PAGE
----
A hernia repair is the surgical procedure doctors recommend to help fix a hernia. This procedure is also commonly referred to as a herniorrhaphy. Hernia repair surgery is a very common surgery in the United States. Read on to learn more about the different kinds of hernia repair and when your hernia may require surgery.A…
What Is a Femoral Hernia?
A femoral hernia occurs lower down, in the groin area. A hernia occurs when part of an internal organ protrudes from its normal cavity within the body. The most common form of hernia occurs from overexertion, such as lifting an unsafe excess of weight. This common kind of hernia is essentially a rip in the abdominal muscles. Part of the intestine then pushes and protrudes into the created gap.
What is a hernia?
A hernia then generally refers to a piece of intestine protruding through the muscular wall. An imminent or mild hernia may be visible in the form of discoloration of the skin on the abdomen. A more severe hernia creates a visible lump beneath the skin. It is painful. A mild hernia may involve sharp pains in the abdomen, particularly when lifting a weight. Continuing to exert the upper body thereafter can result in extreme pain and a lasting injury.
Other kinds of hernia may be the result of inherent weaknesses in parts of the body. A femoral hernia, for example, occurs at a weak point in the femoral canal. The human body has many odd compromises in its plumbing. The complex tangle of nerves, organs and veins passing through the hips creates one such vulnerability.
Subtypes of hernia
A femoral hernia occurs near to where the femoral artery passes through the hipbones. It appears as one or more distinctly rounded lumps above the genitals at the juncture of the hip. The skin over and around the swelling may appear inflamed. There are at least six subtypes of femoral hernia, named for surgeons to first identify them:
- Laugier’s Hernia: a hernia through the lacunar ligament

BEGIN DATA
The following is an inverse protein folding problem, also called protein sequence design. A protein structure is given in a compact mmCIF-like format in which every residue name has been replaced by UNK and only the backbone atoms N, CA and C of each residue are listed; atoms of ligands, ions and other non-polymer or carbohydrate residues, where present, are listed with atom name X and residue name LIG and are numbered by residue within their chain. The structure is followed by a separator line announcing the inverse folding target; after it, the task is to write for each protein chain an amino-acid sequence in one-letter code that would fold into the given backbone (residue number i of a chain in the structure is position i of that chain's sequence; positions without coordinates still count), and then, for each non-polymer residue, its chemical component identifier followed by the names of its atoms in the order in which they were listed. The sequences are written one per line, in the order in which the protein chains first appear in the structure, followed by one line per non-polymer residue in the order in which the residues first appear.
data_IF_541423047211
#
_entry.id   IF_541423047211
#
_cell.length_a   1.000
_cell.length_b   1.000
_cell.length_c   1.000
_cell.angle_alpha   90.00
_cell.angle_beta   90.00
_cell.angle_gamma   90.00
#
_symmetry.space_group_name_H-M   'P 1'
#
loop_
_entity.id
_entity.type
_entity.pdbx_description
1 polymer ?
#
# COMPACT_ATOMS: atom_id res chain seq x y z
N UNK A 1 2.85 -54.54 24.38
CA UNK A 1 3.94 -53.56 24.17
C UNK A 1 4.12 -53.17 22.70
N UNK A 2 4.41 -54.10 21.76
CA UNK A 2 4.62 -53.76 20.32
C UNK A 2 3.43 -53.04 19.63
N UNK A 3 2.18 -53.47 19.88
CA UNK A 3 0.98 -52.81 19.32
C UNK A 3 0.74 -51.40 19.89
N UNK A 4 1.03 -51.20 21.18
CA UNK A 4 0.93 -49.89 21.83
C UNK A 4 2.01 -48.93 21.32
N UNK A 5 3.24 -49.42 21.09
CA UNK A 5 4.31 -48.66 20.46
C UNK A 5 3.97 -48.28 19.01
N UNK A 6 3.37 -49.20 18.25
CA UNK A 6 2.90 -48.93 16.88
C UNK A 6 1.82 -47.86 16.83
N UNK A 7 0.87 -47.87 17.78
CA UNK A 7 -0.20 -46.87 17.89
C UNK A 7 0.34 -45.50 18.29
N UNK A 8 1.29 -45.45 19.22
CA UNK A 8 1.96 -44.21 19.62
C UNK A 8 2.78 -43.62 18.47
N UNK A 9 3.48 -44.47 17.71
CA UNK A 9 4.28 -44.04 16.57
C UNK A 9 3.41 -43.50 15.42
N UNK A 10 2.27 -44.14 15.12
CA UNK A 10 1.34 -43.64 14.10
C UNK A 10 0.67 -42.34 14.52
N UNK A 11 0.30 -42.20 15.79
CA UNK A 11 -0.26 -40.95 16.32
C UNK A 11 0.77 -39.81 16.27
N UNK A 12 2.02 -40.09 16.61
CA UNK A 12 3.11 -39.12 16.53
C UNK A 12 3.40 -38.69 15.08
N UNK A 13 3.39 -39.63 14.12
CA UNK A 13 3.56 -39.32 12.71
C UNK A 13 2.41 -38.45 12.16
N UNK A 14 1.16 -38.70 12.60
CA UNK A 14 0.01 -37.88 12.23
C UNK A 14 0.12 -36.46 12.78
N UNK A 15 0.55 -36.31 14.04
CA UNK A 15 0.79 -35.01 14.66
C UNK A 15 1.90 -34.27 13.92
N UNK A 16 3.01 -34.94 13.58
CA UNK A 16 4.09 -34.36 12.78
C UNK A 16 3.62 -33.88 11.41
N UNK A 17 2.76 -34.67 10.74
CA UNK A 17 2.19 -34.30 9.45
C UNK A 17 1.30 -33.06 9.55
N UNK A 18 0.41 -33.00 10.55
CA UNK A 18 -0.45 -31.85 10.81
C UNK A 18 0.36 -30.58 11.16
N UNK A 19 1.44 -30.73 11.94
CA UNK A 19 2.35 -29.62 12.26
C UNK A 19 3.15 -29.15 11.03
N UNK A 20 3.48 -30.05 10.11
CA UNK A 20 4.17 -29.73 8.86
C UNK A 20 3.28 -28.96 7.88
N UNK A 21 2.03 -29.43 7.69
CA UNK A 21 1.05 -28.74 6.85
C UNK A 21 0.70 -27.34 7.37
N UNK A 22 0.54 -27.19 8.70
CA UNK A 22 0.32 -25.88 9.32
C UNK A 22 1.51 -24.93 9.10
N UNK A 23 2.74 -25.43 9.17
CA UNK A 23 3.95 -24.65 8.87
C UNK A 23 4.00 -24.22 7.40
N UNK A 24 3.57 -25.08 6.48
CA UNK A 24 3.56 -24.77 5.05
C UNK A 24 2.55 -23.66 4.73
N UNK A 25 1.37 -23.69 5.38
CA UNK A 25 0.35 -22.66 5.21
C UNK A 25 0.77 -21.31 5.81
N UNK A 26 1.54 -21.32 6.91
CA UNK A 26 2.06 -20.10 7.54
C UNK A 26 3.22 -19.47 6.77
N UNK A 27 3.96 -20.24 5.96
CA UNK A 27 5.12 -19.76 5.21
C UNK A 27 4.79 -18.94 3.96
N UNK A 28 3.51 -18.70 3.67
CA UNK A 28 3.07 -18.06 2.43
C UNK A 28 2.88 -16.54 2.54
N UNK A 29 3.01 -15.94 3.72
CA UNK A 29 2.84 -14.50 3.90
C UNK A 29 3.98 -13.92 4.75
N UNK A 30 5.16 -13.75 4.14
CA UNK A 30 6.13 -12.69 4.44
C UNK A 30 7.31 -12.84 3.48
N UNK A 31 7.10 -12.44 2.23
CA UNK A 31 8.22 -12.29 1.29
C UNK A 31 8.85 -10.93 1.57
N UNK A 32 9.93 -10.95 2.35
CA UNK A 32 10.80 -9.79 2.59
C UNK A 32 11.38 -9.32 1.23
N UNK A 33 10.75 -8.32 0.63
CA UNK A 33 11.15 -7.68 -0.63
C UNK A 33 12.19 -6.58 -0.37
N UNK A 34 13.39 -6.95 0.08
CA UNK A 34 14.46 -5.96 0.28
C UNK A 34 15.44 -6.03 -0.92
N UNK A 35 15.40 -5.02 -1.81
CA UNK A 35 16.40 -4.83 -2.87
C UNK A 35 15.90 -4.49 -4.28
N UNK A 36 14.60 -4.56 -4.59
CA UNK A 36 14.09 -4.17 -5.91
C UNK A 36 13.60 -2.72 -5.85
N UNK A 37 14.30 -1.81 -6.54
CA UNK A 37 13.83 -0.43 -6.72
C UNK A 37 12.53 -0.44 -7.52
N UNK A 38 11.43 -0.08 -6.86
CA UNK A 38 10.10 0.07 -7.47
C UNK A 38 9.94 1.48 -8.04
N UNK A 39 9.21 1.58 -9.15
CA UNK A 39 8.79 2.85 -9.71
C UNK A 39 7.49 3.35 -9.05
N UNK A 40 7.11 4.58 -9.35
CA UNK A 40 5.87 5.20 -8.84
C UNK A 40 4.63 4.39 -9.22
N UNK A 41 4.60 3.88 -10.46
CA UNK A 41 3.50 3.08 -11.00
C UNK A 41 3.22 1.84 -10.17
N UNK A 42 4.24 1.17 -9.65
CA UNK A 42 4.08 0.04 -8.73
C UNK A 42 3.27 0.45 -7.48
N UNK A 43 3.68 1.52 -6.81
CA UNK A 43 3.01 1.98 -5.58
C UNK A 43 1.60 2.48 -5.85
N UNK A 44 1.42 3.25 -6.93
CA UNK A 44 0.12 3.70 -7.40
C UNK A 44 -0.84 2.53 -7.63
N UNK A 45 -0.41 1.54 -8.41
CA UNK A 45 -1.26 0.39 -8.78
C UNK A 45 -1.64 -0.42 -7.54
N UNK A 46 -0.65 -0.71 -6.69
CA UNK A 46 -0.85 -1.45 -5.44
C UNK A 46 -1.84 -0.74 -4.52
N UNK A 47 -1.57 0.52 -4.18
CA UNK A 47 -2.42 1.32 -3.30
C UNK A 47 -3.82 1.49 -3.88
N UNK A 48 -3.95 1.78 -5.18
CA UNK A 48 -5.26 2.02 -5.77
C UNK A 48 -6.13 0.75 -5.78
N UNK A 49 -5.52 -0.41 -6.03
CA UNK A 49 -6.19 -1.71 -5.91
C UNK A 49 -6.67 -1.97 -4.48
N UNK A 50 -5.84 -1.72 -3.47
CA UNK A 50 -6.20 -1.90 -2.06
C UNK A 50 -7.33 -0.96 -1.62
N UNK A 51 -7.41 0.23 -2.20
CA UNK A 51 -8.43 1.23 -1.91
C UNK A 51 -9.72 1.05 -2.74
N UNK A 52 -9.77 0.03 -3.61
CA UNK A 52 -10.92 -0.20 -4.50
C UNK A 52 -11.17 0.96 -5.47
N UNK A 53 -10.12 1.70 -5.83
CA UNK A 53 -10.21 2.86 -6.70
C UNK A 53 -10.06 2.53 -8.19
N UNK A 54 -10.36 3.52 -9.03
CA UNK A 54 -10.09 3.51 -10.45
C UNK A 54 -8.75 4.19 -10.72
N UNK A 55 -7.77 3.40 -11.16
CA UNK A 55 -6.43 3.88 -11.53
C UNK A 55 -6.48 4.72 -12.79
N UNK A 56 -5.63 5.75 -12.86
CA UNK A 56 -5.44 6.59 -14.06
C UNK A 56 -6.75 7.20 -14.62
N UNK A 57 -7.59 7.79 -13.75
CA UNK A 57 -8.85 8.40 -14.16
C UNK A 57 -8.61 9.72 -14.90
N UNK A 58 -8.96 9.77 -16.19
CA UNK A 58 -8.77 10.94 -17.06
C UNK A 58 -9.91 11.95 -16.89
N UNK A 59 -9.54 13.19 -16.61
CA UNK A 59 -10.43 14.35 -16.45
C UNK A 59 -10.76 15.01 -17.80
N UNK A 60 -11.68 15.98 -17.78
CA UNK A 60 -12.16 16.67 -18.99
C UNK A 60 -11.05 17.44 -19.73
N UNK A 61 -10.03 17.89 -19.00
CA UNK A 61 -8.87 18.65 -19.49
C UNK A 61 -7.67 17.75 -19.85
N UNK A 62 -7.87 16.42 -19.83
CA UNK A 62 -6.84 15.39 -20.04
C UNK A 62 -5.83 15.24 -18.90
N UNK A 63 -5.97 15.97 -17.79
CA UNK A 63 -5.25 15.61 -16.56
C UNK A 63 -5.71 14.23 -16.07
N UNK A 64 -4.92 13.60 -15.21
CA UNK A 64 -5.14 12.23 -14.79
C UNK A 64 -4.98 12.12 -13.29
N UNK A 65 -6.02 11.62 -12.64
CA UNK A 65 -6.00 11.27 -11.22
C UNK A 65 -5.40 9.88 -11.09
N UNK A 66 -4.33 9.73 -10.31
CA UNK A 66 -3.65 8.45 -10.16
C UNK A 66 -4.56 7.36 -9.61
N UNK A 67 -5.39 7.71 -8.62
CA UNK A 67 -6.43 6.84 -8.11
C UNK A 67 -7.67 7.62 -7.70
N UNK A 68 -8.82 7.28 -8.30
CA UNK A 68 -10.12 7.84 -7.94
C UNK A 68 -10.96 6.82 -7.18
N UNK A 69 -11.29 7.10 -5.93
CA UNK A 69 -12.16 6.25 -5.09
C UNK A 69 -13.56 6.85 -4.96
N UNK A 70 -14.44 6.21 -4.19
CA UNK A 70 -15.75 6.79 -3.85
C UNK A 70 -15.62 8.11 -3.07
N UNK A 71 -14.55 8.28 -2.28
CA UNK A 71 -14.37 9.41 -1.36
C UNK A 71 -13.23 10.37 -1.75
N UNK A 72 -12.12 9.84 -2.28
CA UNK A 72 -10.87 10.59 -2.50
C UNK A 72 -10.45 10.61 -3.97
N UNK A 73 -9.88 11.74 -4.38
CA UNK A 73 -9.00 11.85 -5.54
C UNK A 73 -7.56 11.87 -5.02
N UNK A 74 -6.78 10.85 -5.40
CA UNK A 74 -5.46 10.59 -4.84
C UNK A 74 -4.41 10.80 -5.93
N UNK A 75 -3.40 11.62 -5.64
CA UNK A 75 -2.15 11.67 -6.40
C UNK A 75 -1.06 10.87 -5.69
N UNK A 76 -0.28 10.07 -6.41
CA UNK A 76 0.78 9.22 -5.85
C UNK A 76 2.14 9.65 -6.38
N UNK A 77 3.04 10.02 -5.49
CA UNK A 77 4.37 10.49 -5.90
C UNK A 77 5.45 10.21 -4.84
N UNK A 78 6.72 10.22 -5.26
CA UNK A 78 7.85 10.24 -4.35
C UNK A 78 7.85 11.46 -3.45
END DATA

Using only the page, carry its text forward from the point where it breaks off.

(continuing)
- Serafini’s Hernia: a hernia occurring behind the femoral artery
- Teale’s Hernia: a hernia occurring in front of the femoral artery
- Callison-Cloquet Hernia: a hernia through the pectineal fascia
- Hesselbach’s Hernia: a hernia lateral to the femoral artery
- Narath’s Hernia: a hernia behind the femoral artery, related to a congenital deformity of the hip
In each case, the femoral hernia appears as a visible lump on the groin, above the genitals. A femoral hernia is more common in women than in men. Men suffer from an inguinal hernia more often. A femoral hernia should be treated quickly. Delaying treatment can result in complications, worse than those attending most other kinds of hernia.
What can be done about a femoral hernia?
Surgery is the only treatment for a femoral hernia. Other forms of hernia, such as the similarly located inguinal hernia, can be treated without surgery. A femoral hernia, however, can only be treated by a surgical incision to access and repair the injury. Fixing the injury is complicated by the proximity to the hipbones, which is not the case in hernias higher up the abdomen.
Getting treatment for a femoral hernia
A hernia is not going to get better on its own. It will require treatment, sooner or later. Until then, it will be an ongoing source of discomfort and increasing pain. Some kinds of hernia can be treated without surgery. A femoral hernia is not one of them. If you suspect that you have suffered a femoral hernia, you should get in touch with a doctor today.
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